Research Article: Can single molecule localization microscopy be used to map closely spaced RGD nanodomains?

Date Published: July 19, 2017

Publisher: Public Library of Science

Author(s): Mahdie Mollazade, Thibault Tabarin, Philip R. Nicovich, Alexander Soeriyadi, Daniel J. Nieves, J. Justin Gooding, Katharina Gaus, Etienne Dague.


Cells sense and respond to nanoscale variations in the distribution of ligands to adhesion receptors. This makes single molecule localization microscopy (SMLM) an attractive tool to map the distribution of ligands on nanopatterned surfaces. We explore the use of SMLM spatial cluster analysis to detect nanodomains of the cell adhesion-stimulating tripeptide arginine-glycine-aspartic acid (RGD). These domains were formed by the phase separation of block copolymers with controllable spacing on the scale of tens of nanometers. We first determined the topology of the block copolymer with atomic force microscopy (AFM) and then imaged the localization of individual RGD peptides with direct stochastic optical reconstruction microscopy (dSTORM). To compare the data, we analyzed the dSTORM data with DBSCAN (density-based spatial clustering application with noise). The ligand distribution and polymer topology are not necessary identical since peptides may attach to the polymer outside the nanodomains and/or coupling and detection of peptides within the nanodomains is incomplete. We therefore performed simulations to explore the extent to which nanodomains could be mapped with dSTORM. We found that successful detection of nanodomains by dSTORM was influenced by the inter-domain spacing and the localization precision of individual fluorophores, and less by non-specific absorption of ligands to the substratum. For example, under our imaging conditions, DBSCAN identification of nanodomains spaced further than 50 nm apart was largely independent of background localisations, while nanodomains spaced closer than 50 nm required a localization precision of ~11 nm to correctly estimate the modal nearest neighbor distance (NDD) between nanodomains. We therefore conclude that SMLM is a promising technique to directly map the distribution and nanoscale organization of ligands and would benefit from an improved localization precision.

Partial Text

The nanoscale organization of the extracellular environment influences cellular behaviors such as adhesion, migration and differentiation [1][2]. In particular, cell adhesion and spreading are highly sensitive to the nanoscale spatial organization of adhesive ligands such as the tripeptide arginine-glycine-aspartic acid (RGD) found in some extracellular matrix (ECM) proteins [3][4]. Using patterned surfaces with well-defined chemistries, previous work identified a critical spacing of adhesive ligands in the range of 30–80 nm that controlled effective adhesion, spreading of cells and formation of focal adhesions [5][6][7][8]. However, the actual distribution of adhesive ligands was often not directly measured and had to be inferred from the design of the surface modifications. For example, electron microscopy or atomic force microscopy (AFM) [9][10][11] can determine the underlying topology of engineered surfaces. However, it has been challenging to directly map the nanoscale distribution of ligands with these techniques so that the ligand presentation can be linked to the organization of cell surface receptors in cells that adhere to these surfaces [12][13] [14].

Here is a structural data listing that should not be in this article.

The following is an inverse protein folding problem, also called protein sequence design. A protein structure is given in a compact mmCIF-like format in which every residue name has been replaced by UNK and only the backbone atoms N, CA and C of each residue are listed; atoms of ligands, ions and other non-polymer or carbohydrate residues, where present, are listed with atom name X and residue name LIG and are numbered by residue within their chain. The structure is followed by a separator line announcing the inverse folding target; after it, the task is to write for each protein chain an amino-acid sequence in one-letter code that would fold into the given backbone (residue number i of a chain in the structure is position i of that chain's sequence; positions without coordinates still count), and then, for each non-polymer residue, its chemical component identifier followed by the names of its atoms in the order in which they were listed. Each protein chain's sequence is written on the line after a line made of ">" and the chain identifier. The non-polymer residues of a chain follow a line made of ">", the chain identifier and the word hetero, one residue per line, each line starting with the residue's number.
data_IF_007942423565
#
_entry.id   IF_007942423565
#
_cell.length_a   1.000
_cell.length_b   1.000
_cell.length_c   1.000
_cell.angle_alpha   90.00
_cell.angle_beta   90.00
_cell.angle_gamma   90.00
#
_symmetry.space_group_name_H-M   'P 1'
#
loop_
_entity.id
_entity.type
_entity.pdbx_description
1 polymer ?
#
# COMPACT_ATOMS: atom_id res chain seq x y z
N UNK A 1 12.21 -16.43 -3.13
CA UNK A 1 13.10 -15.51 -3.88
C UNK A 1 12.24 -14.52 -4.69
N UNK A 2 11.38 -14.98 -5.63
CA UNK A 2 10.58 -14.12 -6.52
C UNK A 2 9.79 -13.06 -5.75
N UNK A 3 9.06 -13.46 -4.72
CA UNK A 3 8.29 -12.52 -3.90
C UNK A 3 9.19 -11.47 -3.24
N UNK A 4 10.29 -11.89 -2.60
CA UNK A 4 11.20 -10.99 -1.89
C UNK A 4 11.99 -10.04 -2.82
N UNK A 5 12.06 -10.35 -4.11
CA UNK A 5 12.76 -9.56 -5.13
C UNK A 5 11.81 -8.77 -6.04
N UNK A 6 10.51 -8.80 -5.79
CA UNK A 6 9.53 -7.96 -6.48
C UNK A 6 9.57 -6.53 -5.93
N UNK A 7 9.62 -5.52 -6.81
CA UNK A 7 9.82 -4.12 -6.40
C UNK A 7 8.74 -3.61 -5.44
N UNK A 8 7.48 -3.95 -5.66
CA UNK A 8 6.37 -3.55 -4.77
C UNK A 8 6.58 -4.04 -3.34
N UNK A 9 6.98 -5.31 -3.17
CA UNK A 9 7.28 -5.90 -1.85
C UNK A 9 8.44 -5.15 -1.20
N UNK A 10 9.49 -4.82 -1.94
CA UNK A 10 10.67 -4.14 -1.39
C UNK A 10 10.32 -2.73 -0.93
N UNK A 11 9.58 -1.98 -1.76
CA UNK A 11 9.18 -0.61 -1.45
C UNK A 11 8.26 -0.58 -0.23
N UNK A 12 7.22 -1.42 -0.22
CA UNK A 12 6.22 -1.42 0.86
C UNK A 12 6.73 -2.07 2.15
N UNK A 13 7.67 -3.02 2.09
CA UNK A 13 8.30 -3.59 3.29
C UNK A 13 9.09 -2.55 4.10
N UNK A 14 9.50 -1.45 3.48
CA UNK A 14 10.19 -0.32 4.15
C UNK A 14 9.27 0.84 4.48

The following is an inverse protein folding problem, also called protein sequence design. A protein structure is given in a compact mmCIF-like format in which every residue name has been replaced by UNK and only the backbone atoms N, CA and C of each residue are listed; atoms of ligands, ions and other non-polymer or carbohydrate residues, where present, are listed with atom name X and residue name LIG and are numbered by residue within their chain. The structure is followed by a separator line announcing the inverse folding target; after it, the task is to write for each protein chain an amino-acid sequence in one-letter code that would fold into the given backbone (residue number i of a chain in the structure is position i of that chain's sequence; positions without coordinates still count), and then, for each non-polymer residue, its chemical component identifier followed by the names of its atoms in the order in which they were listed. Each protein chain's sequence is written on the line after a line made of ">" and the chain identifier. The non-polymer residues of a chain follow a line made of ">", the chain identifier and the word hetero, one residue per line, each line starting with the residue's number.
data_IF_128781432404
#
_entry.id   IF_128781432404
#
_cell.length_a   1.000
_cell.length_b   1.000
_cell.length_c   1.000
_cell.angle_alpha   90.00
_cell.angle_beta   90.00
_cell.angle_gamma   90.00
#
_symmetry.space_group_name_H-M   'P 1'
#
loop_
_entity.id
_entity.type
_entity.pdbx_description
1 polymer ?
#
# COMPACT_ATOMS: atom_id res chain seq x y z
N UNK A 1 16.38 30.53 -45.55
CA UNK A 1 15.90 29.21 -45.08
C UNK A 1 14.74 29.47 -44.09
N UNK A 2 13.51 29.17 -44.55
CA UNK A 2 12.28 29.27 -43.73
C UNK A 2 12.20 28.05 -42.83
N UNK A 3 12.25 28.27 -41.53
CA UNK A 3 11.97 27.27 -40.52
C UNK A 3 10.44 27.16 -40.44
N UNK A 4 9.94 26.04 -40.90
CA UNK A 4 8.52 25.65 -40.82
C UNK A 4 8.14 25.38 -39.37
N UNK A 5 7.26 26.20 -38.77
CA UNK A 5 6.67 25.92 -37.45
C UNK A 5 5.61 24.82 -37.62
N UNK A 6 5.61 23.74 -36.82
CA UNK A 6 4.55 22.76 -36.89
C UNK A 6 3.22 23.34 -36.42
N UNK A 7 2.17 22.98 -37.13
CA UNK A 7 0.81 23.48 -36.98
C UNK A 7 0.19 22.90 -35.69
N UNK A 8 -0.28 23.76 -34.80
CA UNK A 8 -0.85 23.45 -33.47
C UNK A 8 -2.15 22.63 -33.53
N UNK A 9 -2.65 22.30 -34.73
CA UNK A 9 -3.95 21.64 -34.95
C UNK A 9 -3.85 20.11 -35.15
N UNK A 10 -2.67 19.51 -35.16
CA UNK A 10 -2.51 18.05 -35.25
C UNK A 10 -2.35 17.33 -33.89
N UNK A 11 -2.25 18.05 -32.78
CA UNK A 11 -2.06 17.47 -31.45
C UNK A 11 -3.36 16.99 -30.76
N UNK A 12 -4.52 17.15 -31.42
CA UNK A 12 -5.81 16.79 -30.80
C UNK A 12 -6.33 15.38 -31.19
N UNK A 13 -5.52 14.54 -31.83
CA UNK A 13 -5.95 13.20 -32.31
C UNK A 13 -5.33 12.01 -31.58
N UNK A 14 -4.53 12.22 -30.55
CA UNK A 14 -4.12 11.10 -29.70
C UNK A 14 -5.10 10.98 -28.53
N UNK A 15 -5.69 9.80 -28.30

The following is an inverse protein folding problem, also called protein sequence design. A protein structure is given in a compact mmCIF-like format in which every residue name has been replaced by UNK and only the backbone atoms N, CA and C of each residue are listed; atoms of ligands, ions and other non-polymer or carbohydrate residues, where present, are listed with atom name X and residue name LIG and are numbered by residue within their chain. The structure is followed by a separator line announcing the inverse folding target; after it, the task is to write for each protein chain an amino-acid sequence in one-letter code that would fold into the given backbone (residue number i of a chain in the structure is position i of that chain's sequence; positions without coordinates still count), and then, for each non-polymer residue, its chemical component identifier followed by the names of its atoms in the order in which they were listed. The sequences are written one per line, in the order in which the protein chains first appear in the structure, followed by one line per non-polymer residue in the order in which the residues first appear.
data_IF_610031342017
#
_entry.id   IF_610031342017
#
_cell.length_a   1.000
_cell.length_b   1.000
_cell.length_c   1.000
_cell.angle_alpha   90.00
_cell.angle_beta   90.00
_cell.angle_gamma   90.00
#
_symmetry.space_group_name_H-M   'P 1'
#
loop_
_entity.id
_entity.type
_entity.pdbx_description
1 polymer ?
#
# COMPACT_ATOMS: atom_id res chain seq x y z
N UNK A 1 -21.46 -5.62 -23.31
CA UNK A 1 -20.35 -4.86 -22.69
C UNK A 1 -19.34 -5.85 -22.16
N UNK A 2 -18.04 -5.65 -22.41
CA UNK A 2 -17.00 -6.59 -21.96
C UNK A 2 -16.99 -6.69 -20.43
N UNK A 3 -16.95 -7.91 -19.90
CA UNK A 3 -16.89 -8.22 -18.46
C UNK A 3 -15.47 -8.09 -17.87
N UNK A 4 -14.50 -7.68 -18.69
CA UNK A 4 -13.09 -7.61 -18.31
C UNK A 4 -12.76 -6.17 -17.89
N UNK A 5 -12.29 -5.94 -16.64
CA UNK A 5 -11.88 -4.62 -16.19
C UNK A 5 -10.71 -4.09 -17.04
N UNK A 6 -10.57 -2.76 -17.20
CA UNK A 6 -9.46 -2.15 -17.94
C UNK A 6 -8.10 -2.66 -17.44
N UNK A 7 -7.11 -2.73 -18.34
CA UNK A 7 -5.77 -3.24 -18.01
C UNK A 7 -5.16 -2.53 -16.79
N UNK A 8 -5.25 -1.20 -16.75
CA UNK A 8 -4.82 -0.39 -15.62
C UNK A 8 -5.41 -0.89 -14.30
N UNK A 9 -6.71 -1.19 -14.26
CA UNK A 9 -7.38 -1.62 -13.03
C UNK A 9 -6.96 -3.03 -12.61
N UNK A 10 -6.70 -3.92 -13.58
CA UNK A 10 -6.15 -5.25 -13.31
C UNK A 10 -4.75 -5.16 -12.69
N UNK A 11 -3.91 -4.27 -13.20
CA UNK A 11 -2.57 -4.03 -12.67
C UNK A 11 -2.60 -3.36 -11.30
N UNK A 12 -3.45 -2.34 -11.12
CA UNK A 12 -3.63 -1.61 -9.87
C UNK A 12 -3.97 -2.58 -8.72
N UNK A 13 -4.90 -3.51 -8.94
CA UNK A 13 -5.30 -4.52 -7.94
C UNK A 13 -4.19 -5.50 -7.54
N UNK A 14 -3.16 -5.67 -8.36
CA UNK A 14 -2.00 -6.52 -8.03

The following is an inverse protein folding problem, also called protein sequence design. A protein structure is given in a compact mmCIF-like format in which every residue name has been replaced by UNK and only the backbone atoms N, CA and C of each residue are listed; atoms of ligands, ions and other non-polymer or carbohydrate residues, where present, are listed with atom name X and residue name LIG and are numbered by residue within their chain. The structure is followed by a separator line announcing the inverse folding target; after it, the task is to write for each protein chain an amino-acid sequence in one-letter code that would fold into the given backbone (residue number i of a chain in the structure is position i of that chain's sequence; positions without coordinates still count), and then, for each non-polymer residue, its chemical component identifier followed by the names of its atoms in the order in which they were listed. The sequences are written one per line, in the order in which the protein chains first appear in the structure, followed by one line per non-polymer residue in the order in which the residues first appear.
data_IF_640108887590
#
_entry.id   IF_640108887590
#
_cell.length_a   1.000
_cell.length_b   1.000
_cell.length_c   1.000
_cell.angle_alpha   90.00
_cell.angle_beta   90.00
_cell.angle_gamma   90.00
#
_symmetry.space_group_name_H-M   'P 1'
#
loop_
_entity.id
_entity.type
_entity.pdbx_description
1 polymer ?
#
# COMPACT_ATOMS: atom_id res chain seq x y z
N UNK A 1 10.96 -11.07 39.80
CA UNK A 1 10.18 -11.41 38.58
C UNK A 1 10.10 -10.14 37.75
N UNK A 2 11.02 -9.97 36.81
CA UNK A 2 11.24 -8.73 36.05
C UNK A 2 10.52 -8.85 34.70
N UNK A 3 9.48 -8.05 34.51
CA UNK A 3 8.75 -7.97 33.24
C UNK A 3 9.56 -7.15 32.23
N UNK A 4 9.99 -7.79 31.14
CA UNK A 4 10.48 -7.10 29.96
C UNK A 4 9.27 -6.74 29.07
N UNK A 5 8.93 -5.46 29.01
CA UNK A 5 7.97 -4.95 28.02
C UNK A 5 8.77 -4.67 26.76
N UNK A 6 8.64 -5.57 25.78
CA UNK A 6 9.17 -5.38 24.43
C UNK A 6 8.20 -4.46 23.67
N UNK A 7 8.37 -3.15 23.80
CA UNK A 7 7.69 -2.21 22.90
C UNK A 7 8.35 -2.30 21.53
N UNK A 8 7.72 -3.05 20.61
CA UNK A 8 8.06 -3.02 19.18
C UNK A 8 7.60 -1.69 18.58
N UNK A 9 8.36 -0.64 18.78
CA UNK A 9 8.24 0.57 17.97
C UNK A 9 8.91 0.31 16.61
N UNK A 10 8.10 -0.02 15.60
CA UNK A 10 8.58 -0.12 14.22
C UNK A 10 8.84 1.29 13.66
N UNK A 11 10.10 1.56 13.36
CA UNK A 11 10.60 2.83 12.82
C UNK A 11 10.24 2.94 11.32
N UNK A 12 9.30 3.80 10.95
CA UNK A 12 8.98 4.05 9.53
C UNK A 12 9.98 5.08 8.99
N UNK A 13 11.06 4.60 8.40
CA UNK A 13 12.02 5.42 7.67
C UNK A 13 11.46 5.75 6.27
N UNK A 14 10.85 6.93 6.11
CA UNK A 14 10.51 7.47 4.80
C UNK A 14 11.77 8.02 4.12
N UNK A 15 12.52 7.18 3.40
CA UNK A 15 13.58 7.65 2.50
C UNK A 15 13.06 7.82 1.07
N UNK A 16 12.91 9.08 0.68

The phase separation of block copolymers [33] can be exploited to create nanodomains with varying diameters and interdomain spacings that are on the biologically relevant scale of tens of nanometers [34][35][36][37][38]. For example, a polystyrene-poly(ethylene oxide) (PS-PEO) copolymer system [39] was used to engineer a controlled cellular microenvironment for mesenchymal stem cells that contained nanodomains decorated with cell adhesion peptides [40]. We have produced surfaces where vertical cylinders of PEO in thin films of PS-PEO:PS mixtures on glass coverslips formed nanodomains [41] that were easily detectable as ~ 3 nm indentations with AFM (Fig 1A–1C, Figure A (B-C) in S1 File). Changing the PS-PEO to PS ratio resulted in different nearest neighbor distances (NND) between the domain centers, i.e., 58 (± 14) nm, 38 (± 3) nm and 31 (± 1) nm for 25:75 PS-PEO:PS, 50:50 PS-PEO:PS and 100:0 PS-PEO:PS surfaces, respectively, while the domain diameters were maintained at ~10 nm (Table 1). The prior functionalization of the PEO group with a maleimide group enabled the attachment of cysteine-terminated RGD containing peptides, CGRGDSK, conjugated to the fluorophore AlexaFluor647 (RGD-AF647) to the surface. This enables dSTORM imaging and the localization of RGD-AF647 molecules with an average localization precision of 16 nm (Figure B (D) in S1 File).

The nanoscale distribution of adhesive ligands is key to the formation and maturation of focal adhesions. Therefore, materials whereby the distribution of adhesive ligands, such as the RGD peptide, can be controlled at the nanometer scale are important tools for probing focal adhesion formation. However, directly mapping ligand distribution has remained challenging. We were motivated to explore whether dSTORM and an appropriate analysis could be used for mapping even closely spaced RGD nanodomains, thus providing a route to RGD ligand mapping in the presence of cells seeded on the engineered surface.




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